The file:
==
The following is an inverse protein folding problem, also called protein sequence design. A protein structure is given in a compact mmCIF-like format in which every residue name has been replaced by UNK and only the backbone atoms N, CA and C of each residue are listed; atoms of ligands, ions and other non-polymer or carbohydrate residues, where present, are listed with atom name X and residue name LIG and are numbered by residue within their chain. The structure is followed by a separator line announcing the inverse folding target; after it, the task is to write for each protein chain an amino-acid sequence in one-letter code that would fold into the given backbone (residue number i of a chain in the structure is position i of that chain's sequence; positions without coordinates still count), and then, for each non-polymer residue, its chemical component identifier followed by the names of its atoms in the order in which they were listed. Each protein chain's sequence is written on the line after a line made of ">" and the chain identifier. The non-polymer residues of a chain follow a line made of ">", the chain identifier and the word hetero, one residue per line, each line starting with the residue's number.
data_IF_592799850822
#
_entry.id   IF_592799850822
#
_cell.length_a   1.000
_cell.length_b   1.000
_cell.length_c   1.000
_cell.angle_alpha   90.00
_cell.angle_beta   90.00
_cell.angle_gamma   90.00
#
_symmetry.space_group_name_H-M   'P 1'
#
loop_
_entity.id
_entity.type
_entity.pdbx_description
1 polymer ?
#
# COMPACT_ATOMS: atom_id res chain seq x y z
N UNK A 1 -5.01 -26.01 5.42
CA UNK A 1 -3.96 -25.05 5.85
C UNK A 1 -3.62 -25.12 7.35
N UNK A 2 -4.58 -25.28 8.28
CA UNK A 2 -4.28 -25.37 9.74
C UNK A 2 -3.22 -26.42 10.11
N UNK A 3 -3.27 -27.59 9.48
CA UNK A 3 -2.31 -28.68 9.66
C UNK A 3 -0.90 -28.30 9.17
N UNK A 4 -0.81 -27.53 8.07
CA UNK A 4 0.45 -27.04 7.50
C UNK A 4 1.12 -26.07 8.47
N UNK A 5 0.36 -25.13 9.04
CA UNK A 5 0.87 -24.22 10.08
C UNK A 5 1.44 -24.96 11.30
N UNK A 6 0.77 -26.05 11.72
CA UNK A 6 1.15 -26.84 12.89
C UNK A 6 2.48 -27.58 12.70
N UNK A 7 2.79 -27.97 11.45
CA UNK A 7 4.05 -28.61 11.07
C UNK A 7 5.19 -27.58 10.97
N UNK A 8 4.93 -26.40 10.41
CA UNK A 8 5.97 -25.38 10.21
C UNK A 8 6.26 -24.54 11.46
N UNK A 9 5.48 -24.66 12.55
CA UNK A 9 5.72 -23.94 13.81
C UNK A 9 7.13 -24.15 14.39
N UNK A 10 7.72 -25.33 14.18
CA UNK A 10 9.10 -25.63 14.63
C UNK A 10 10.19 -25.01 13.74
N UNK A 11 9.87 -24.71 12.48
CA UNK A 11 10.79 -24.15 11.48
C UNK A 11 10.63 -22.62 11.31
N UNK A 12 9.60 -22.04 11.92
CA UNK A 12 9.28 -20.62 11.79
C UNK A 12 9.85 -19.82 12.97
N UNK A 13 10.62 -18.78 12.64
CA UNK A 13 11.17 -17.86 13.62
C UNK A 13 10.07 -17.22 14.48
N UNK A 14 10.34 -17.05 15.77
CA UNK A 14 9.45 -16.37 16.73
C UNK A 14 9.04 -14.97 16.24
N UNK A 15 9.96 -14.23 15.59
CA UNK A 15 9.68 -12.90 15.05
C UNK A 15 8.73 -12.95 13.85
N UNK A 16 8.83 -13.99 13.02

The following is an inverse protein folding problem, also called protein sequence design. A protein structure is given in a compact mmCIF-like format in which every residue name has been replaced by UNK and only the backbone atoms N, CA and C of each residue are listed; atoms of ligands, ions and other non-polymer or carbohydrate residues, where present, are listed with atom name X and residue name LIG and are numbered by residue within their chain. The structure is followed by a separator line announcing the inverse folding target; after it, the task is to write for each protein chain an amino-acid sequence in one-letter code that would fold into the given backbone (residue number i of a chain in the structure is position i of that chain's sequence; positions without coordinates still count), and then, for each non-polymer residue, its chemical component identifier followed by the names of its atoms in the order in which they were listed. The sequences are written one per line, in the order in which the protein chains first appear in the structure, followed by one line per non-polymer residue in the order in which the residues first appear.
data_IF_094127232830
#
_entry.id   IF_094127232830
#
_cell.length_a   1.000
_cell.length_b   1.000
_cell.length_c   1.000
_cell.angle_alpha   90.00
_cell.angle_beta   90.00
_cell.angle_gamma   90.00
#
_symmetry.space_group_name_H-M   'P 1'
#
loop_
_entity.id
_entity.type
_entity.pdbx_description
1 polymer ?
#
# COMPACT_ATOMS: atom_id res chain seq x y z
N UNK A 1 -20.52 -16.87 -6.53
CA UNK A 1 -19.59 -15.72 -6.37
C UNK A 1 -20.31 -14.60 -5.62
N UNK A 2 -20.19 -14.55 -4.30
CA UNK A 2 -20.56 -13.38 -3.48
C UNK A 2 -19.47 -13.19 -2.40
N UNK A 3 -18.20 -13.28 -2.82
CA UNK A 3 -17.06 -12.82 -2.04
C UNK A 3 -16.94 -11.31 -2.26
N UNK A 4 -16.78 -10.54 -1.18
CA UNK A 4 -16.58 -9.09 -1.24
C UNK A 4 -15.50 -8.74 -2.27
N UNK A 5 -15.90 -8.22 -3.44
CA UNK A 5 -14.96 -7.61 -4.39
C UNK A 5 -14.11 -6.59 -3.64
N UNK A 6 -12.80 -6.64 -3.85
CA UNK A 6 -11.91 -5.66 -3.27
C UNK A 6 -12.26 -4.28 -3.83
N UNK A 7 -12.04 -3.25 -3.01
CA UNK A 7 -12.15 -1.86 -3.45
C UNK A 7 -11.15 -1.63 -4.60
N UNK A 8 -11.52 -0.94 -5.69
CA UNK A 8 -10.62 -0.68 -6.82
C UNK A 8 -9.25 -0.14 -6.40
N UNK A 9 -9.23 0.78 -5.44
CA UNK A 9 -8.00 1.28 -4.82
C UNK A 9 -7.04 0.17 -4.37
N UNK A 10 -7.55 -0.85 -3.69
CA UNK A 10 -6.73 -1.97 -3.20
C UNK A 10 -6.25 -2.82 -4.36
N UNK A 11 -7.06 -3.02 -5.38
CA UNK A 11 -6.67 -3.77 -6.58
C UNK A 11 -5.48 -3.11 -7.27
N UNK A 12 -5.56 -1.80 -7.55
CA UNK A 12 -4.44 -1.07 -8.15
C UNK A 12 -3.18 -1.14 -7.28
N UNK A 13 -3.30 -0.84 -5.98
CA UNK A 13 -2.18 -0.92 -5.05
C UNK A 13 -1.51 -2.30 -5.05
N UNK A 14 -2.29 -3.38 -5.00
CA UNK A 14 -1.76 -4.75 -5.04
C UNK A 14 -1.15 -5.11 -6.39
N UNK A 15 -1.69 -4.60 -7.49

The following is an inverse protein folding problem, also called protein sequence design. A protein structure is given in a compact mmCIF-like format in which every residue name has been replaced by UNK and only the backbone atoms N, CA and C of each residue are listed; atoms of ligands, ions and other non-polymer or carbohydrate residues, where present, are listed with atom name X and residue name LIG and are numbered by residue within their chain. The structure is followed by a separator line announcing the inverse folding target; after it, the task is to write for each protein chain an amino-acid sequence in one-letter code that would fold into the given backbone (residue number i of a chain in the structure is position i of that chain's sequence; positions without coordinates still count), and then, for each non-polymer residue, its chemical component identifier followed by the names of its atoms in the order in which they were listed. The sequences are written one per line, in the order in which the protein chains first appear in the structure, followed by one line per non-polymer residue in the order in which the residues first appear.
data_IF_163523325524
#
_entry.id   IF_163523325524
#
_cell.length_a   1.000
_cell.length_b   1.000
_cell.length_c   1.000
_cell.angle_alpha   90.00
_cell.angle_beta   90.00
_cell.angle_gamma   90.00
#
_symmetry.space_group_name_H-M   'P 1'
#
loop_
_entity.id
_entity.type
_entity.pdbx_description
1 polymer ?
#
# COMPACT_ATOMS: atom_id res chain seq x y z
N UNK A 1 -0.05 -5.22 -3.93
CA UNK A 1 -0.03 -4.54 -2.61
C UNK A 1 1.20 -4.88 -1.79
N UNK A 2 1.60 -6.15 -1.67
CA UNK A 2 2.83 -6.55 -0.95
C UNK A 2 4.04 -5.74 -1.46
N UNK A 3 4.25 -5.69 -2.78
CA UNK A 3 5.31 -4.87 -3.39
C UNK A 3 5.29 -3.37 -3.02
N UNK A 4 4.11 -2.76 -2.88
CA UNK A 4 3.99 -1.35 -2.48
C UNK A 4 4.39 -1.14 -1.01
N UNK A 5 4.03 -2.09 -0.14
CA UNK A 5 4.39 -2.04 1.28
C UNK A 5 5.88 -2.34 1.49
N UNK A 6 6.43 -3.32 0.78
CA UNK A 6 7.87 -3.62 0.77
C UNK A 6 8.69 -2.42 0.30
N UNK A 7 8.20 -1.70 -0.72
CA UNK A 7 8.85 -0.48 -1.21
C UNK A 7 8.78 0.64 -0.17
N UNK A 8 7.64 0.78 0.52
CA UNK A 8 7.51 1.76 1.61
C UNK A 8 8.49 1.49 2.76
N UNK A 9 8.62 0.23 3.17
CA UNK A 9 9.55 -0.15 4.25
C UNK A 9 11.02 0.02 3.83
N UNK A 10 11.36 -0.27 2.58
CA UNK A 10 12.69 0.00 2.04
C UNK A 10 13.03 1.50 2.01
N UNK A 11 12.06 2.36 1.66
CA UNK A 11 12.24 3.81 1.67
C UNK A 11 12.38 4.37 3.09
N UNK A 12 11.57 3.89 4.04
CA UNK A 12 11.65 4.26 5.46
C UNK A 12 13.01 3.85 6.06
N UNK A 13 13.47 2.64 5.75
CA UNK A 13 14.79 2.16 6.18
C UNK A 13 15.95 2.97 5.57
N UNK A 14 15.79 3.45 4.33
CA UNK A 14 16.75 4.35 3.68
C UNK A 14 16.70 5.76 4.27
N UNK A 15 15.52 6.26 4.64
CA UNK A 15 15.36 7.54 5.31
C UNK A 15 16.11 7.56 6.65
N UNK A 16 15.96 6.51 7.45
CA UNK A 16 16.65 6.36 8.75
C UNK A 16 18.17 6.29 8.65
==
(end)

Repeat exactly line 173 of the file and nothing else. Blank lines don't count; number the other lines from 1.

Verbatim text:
C UNK A 7 8.78 0.64 -0.17